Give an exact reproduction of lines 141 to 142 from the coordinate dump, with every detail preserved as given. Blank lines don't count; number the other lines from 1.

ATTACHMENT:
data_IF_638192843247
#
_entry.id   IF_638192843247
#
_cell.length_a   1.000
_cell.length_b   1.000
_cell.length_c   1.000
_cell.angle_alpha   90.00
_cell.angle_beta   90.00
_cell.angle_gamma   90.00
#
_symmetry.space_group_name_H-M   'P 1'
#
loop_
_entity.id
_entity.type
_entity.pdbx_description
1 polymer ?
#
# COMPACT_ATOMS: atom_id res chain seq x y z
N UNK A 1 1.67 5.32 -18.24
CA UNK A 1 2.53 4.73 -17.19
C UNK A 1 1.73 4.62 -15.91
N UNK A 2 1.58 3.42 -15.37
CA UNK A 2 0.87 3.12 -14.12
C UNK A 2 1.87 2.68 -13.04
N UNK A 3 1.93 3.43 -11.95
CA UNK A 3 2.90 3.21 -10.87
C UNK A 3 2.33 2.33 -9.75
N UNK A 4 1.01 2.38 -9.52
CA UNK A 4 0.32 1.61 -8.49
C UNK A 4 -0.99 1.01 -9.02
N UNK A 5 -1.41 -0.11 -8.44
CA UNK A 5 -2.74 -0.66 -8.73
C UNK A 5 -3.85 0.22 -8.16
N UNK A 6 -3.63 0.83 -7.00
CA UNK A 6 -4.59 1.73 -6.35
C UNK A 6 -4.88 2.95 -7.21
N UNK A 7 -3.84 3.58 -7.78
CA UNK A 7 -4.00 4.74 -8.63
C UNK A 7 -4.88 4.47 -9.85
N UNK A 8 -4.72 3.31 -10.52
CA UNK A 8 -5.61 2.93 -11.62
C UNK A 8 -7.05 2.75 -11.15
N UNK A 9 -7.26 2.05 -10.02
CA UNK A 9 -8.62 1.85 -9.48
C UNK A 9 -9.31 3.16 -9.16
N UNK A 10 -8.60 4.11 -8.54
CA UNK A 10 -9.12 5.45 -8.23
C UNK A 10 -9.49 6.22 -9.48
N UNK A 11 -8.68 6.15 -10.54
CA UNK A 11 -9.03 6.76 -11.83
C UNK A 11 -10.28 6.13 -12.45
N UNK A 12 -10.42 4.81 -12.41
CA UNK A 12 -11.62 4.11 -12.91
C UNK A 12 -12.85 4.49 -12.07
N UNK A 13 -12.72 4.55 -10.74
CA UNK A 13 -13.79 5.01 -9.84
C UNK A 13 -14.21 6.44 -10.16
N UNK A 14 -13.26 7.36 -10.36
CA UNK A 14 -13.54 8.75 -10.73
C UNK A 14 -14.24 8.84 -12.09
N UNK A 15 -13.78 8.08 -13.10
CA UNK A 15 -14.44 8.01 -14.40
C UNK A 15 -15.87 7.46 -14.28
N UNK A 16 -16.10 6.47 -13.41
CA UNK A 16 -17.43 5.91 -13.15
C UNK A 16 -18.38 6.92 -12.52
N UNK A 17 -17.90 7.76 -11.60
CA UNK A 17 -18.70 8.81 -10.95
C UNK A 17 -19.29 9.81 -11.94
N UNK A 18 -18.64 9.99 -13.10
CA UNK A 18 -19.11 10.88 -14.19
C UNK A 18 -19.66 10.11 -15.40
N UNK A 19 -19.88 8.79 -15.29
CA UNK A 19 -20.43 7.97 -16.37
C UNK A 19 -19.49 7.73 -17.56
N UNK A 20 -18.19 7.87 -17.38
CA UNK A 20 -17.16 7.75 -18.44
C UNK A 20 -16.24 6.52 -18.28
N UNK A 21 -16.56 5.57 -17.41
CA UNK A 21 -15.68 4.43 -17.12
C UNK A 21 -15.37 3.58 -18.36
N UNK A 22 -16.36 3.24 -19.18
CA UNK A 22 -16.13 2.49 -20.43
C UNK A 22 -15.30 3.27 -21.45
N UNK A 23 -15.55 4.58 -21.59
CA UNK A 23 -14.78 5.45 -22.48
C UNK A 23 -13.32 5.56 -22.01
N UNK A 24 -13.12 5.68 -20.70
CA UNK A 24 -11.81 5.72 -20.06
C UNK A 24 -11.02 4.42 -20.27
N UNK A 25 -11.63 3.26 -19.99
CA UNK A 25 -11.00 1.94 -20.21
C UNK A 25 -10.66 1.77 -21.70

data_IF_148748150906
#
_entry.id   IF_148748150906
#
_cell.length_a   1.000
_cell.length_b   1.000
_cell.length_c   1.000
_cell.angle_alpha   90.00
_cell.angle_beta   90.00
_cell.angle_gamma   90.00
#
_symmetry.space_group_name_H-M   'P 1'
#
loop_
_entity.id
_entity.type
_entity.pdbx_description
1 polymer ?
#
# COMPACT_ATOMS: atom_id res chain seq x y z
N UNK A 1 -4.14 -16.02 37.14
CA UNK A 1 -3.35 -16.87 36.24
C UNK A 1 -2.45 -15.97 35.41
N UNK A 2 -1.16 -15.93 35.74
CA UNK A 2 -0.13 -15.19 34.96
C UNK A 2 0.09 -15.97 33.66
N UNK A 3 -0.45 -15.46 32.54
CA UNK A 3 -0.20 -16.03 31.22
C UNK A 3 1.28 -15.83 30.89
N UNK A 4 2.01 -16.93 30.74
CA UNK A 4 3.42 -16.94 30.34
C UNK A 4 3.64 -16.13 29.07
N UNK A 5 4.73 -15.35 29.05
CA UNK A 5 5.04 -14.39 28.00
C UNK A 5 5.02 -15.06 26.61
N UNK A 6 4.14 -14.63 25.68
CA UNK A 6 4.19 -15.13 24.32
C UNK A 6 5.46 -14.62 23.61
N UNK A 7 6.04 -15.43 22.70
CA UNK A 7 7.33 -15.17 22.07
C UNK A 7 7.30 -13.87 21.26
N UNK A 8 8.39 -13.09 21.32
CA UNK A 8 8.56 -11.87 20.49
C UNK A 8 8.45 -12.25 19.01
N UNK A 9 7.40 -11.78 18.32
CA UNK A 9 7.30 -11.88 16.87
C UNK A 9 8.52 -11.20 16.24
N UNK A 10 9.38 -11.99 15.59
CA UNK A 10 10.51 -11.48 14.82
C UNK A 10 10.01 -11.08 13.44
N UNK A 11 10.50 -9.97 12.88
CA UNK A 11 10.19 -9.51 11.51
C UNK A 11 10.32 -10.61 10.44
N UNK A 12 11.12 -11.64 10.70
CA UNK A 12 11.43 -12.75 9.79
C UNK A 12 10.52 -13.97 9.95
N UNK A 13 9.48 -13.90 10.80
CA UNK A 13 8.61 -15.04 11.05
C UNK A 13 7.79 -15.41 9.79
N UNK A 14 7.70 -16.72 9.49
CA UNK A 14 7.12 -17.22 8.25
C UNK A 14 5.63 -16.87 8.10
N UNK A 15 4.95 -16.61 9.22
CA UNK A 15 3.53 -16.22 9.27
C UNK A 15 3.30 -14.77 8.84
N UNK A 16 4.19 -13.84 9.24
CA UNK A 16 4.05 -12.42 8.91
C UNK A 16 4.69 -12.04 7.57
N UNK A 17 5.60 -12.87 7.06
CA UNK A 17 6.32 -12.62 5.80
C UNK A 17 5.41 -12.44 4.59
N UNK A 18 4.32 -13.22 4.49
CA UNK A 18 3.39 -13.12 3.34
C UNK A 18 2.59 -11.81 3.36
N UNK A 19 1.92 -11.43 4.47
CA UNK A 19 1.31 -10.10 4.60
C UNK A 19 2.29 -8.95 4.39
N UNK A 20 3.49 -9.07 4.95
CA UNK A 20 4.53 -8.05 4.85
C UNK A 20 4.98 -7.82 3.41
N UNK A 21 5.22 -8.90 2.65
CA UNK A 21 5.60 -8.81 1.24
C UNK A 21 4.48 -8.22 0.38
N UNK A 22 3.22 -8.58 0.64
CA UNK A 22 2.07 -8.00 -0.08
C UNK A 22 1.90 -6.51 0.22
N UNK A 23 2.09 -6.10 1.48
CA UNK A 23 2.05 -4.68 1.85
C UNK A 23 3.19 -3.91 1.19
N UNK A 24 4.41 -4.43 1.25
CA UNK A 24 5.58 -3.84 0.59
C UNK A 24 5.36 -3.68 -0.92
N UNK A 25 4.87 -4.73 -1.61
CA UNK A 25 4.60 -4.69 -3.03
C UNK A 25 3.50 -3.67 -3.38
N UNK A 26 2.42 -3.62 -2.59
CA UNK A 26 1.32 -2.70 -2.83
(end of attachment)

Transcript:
CA UNK A 9 7.30 -11.88 16.87
C UNK A 9 8.52 -11.20 16.24